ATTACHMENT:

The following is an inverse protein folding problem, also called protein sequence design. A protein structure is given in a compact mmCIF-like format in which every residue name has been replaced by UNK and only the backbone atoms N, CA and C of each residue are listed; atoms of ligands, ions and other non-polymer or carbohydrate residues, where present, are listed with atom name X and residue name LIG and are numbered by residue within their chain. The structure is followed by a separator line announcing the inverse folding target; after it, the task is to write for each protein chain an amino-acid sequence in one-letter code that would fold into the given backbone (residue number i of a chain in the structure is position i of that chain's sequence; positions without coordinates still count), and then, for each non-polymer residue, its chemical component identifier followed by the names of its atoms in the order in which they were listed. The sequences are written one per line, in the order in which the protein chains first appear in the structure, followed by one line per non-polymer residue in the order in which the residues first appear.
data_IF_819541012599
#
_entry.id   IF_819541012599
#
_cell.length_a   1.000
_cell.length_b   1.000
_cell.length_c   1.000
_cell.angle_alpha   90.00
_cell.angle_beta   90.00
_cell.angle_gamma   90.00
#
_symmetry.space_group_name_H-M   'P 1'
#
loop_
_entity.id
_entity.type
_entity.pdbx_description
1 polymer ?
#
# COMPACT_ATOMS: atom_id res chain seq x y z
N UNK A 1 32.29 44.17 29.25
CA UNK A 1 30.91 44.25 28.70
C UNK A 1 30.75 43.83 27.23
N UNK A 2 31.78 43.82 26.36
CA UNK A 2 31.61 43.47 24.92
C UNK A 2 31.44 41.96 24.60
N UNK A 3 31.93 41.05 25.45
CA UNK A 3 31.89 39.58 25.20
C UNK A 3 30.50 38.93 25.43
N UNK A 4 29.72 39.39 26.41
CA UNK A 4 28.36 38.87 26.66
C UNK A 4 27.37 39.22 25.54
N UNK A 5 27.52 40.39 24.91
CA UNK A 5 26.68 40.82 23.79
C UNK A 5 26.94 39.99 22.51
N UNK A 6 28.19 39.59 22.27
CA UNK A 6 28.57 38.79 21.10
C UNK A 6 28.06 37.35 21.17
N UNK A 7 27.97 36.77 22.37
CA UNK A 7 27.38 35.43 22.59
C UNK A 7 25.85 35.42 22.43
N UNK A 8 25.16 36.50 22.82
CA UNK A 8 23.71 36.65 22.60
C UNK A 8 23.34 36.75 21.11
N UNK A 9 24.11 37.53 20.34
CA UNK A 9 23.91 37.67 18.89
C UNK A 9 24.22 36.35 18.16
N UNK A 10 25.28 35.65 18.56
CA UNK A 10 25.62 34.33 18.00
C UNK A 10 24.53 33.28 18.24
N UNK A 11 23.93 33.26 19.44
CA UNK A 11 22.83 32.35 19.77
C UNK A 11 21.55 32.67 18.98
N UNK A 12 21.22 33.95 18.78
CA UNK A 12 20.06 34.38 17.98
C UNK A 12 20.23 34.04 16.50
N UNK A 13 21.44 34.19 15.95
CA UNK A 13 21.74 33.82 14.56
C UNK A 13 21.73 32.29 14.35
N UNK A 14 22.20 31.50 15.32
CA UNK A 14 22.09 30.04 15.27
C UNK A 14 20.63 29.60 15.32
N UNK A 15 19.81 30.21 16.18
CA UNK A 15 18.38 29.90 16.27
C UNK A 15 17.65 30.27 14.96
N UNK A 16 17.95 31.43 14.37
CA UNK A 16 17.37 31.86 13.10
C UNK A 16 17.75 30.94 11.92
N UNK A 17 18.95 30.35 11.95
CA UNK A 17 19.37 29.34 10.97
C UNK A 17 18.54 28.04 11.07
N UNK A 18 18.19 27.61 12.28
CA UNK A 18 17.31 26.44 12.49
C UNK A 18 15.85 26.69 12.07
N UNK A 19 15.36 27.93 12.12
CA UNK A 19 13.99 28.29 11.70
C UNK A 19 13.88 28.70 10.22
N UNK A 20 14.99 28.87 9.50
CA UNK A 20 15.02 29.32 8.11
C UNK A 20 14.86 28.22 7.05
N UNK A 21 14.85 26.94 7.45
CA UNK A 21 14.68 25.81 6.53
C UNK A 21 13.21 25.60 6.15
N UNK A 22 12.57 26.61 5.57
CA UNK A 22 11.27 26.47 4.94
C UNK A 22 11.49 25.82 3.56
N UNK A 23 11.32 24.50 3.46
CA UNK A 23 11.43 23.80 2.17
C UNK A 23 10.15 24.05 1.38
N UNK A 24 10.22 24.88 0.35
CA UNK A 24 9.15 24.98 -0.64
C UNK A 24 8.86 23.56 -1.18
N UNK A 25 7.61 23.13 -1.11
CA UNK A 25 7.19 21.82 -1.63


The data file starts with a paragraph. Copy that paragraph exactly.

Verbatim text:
The following is an inverse protein folding problem, also called protein sequence design. A protein structure is given in a compact mmCIF-like format in which every residue name has been replaced by UNK and only the backbone atoms N, CA and C of each residue are listed; atoms of ligands, ions and other non-polymer or carbohydrate residues, where present, are listed with atom name X and residue name LIG and are numbered by residue within their chain. The structure is followed by a separator line announcing the inverse folding target; after it, the task is to write for each protein chain an amino-acid sequence in one-letter code that would fold into the given backbone (residue number i of a chain in the structure is position i of that chain's sequence; positions without coordinates still count), and then, for each non-polymer residue, its chemical component identifier followed by the names of its atoms in the order in which they were listed. The sequences are written one per line, in the order in which the protein chains first appear in the structure, followed by one line per non-polymer residue in the order in which the residues first appear.